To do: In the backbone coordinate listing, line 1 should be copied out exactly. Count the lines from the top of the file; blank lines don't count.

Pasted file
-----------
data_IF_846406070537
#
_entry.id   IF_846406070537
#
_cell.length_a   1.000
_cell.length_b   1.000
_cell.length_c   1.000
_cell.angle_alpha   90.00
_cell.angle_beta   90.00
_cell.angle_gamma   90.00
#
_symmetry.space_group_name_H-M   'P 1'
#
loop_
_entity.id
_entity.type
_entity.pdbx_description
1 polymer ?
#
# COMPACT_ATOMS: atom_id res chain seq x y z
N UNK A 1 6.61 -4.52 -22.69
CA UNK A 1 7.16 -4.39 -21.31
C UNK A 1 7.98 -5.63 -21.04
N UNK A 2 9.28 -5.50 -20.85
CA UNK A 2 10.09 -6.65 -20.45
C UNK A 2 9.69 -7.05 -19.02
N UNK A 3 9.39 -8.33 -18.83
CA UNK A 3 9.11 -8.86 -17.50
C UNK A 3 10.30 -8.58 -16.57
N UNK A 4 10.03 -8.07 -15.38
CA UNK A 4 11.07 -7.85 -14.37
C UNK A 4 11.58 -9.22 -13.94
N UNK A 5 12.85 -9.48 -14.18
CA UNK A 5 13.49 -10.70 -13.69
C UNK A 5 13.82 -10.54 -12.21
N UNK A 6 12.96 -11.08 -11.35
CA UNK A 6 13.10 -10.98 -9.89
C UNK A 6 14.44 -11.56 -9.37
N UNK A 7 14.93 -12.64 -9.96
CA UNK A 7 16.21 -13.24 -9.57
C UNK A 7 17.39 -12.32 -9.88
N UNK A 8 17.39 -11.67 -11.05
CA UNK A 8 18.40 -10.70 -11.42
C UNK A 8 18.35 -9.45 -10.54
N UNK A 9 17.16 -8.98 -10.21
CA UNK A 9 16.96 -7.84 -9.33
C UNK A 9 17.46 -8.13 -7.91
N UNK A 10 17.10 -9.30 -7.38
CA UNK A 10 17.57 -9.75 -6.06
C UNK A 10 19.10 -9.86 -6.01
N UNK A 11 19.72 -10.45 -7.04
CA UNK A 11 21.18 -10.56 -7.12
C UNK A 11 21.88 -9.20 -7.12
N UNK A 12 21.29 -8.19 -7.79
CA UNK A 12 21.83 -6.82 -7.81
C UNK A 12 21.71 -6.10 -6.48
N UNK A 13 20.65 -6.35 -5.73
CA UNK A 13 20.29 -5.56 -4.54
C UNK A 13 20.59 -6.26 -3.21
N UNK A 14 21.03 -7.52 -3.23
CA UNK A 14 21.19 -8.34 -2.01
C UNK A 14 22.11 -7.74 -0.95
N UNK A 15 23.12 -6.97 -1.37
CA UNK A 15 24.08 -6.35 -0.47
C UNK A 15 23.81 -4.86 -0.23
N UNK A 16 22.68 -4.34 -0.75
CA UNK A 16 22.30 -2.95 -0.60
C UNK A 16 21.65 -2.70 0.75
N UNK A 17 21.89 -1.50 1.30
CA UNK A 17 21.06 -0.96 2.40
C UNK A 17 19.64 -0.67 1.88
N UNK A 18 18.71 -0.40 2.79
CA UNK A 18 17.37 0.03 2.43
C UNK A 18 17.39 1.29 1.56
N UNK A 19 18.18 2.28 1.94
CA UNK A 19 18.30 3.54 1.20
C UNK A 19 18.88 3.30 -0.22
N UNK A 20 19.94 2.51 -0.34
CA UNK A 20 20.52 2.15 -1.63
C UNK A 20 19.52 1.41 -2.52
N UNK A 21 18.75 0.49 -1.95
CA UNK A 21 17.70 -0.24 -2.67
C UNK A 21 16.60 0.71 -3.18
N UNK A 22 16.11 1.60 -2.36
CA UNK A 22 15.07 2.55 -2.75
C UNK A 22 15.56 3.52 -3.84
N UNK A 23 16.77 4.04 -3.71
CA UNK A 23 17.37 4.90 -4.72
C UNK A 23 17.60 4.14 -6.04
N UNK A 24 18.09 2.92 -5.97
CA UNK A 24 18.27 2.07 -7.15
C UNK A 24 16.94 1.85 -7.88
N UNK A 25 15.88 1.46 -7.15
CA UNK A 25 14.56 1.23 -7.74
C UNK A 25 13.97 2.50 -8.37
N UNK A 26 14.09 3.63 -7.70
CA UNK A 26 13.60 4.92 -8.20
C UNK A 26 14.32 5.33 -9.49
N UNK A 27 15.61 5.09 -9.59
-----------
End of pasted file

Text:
data_IF_846406070537